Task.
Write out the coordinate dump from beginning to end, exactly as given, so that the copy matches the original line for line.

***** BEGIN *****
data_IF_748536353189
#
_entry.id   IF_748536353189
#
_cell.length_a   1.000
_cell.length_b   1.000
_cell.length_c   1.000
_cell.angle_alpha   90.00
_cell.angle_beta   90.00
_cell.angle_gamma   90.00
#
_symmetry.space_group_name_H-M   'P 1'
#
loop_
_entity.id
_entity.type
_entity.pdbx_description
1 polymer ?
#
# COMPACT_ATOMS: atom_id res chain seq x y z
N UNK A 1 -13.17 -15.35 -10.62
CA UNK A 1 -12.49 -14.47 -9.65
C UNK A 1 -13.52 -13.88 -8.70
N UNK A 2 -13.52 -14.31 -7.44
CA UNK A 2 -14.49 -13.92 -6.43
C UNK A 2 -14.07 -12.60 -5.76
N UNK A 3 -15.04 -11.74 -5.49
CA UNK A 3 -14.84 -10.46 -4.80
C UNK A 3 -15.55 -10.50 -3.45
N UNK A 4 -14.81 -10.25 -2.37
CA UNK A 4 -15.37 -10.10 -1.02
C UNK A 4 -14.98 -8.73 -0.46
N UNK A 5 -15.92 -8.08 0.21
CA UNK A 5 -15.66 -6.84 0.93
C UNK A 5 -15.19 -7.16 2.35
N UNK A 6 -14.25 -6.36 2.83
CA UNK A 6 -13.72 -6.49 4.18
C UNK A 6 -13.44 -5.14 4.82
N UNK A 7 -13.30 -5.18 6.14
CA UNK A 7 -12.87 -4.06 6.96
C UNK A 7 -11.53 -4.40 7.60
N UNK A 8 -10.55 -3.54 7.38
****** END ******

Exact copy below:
data_IF_748536353189
#
_entry.id   IF_748536353189
#
_cell.length_a   1.000
_cell.length_b   1.000
_cell.length_c   1.000
_cell.angle_alpha   90.00
_cell.angle_beta   90.00
_cell.angle_gamma   90.00
#
_symmetry.space_group_name_H-M   'P 1'
#
loop_
_entity.id
_entity.type
_entity.pdbx_description
1 polymer ?
#
# COMPACT_ATOMS: atom_id res chain seq x y z
N UNK A 1 -13.17 -15.35 -10.62
CA UNK A 1 -12.49 -14.47 -9.65
C UNK A 1 -13.52 -13.88 -8.70
N UNK A 2 -13.52 -14.31 -7.44
CA UNK A 2 -14.49 -13.92 -6.43
C UNK A 2 -14.07 -12.60 -5.76
N UNK A 3 -15.04 -11.74 -5.49
CA UNK A 3 -14.84 -10.46 -4.80
C UNK A 3 -15.55 -10.50 -3.45
N UNK A 4 -14.81 -10.25 -2.37
CA UNK A 4 -15.37 -10.10 -1.02
C UNK A 4 -14.98 -8.73 -0.46
N UNK A 5 -15.92 -8.08 0.21
CA UNK A 5 -15.66 -6.84 0.93
C UNK A 5 -15.19 -7.16 2.35
N UNK A 6 -14.25 -6.36 2.83
CA UNK A 6 -13.72 -6.49 4.18
C UNK A 6 -13.44 -5.14 4.82
N UNK A 7 -13.30 -5.18 6.14
CA UNK A 7 -12.87 -4.06 6.96
C UNK A 7 -11.53 -4.40 7.60
N UNK A 8 -10.55 -3.54 7.38